In the past 12 months, the Liberty City Council has experienced several meetings for which the community has filled the council chambers at City Hall.
Both the council and the community deserve praise for continued involvement in the city’s democratic process. From the community standpoint, it’s about ascertaining the facts, unifying neighbors and presenting their claims. For the council, it’s doing their collective homework, listening to the city staff, considering resident input and moving through the process.
It’s the democratic process at work. While it may take time, residents and council alike both want to see a growing Liberty thrive in the right way.
Beginning around this time last year, neighbors near the Blackberry subdivision came to the council chambers worried about the Homestead of Liberty development from Joe Duffey. Several neighbors in the Blackberry subdivision spoke out against the possible clear cutting of 10 to 11 acres of natural wooded area between the two subdivisions. They first spoke before the Planning and Zoning Commission and again before the council.
Due to their efforts, the developer reconfigured the development to save the trees. Plus, he also is willing to put in the required trail, which will benefit the continued push for a more walkable Liberty.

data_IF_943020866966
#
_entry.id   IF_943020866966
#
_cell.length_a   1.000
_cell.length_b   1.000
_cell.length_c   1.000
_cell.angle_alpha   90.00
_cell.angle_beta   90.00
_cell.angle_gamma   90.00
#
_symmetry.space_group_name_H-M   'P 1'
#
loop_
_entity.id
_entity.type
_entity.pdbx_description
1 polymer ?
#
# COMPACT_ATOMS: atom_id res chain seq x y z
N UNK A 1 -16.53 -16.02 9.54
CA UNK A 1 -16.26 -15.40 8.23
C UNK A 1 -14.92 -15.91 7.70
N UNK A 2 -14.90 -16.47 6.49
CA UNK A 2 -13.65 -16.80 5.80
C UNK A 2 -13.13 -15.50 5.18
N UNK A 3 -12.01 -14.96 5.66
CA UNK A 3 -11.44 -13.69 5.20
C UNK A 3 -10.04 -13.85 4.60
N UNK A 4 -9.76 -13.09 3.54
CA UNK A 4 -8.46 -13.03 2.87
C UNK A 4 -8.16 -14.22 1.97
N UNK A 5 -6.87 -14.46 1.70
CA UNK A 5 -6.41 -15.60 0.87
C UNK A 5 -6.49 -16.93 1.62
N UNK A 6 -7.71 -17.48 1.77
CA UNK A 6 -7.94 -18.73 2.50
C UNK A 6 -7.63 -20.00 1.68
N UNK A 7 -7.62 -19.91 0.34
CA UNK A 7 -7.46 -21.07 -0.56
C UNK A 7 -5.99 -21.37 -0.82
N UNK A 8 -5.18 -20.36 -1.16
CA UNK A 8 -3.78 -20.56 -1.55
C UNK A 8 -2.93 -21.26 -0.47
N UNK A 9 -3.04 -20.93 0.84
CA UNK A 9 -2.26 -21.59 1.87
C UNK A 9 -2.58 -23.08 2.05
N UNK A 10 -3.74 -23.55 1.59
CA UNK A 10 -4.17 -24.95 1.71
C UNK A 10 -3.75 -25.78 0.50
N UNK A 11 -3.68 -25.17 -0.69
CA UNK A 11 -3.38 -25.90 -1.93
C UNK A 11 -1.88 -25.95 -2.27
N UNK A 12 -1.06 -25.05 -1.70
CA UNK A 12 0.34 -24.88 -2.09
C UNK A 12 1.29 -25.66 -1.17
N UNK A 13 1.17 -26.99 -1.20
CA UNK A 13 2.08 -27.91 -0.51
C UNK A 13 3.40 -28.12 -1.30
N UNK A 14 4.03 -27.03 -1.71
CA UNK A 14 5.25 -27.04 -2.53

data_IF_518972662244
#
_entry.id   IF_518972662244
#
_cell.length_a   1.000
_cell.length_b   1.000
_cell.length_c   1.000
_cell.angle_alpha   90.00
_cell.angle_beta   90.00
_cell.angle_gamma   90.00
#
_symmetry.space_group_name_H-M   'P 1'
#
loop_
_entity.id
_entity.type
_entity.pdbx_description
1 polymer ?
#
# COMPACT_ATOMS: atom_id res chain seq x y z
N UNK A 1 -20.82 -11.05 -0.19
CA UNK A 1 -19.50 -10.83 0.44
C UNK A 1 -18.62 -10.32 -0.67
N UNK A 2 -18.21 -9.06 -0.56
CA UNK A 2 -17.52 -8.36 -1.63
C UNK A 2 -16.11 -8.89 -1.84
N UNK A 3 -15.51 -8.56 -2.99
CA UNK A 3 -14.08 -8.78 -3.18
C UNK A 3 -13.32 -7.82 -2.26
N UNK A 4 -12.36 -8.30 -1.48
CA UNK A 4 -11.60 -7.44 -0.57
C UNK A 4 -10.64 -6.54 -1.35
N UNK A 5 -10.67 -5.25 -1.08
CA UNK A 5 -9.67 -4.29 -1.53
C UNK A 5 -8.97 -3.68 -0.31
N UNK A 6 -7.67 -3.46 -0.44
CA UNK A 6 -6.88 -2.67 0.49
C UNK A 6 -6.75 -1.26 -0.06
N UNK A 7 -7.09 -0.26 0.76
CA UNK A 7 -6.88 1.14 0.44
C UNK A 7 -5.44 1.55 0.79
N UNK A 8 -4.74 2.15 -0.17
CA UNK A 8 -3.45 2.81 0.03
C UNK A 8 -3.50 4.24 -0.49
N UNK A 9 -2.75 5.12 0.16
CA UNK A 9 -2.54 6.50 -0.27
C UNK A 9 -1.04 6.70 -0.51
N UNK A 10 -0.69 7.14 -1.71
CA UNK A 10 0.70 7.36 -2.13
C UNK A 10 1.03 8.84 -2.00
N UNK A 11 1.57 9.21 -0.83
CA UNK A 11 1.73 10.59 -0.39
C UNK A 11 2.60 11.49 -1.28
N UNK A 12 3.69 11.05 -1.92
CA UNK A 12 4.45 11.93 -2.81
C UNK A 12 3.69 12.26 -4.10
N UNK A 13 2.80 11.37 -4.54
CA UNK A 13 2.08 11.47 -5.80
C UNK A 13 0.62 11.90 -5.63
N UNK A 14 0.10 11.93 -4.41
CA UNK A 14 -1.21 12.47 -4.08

By late spring 2016, again the chambers were full with concerned citizens, fearful of the ramifications to their nearby homes if the council would allow Liberty Aggregates, a mining operation, to open. Again, through the Planning and Zoning Commission and onto the council, residents voiced their concerns.
While the council voted 4-2 in favor of the mining operation, residents were heard about limiting gravel pick-ups and inspecting the Missouri Highway 291 roadway. So while some of those concerned neighbors might say it was not a clear victory, the council listened and one councilman in particular reminded the crowd that the special-use permit allows city staff and council to hold the mining company’s feet to the fire if need be.
After that, there were various meetings on the Fulkerson house and property, which spurred the neighbors to unite in their collective talking points. In the end, the old house couldn’t be saved, but a proposed land density change was voted down, much to the joy of the neighbors, who offered almost two hours of public testimony before the council vote.
Neighbors also came out in either opposition or support for a pick-your-own fruit orchard. Through those many conversations, the orchard owner made many concessions to ensure passage.
Now, just this past Monday, Aug. 1, a sea of orange greeted the council during its study session about possibly eliminating the breed-specific ban against pit bulls. The Liberty Bully Alliance has also been working on a petition drive. A more directed study session about strengthening the ordinance on controlling and keeping out dangerous animals while examining the pit bull ordinance will be in the near future.
So what does this prove? It proves that the right to speak and question, and the willingness to act effectively and respectfully in public meetings can affect change in the world, or at least here in Liberty.
Don’t underestimate the power of a the individual citizen, voter, taxpayer, volunteer commissioner or councilman. After all, it takes everyone in this democratic system.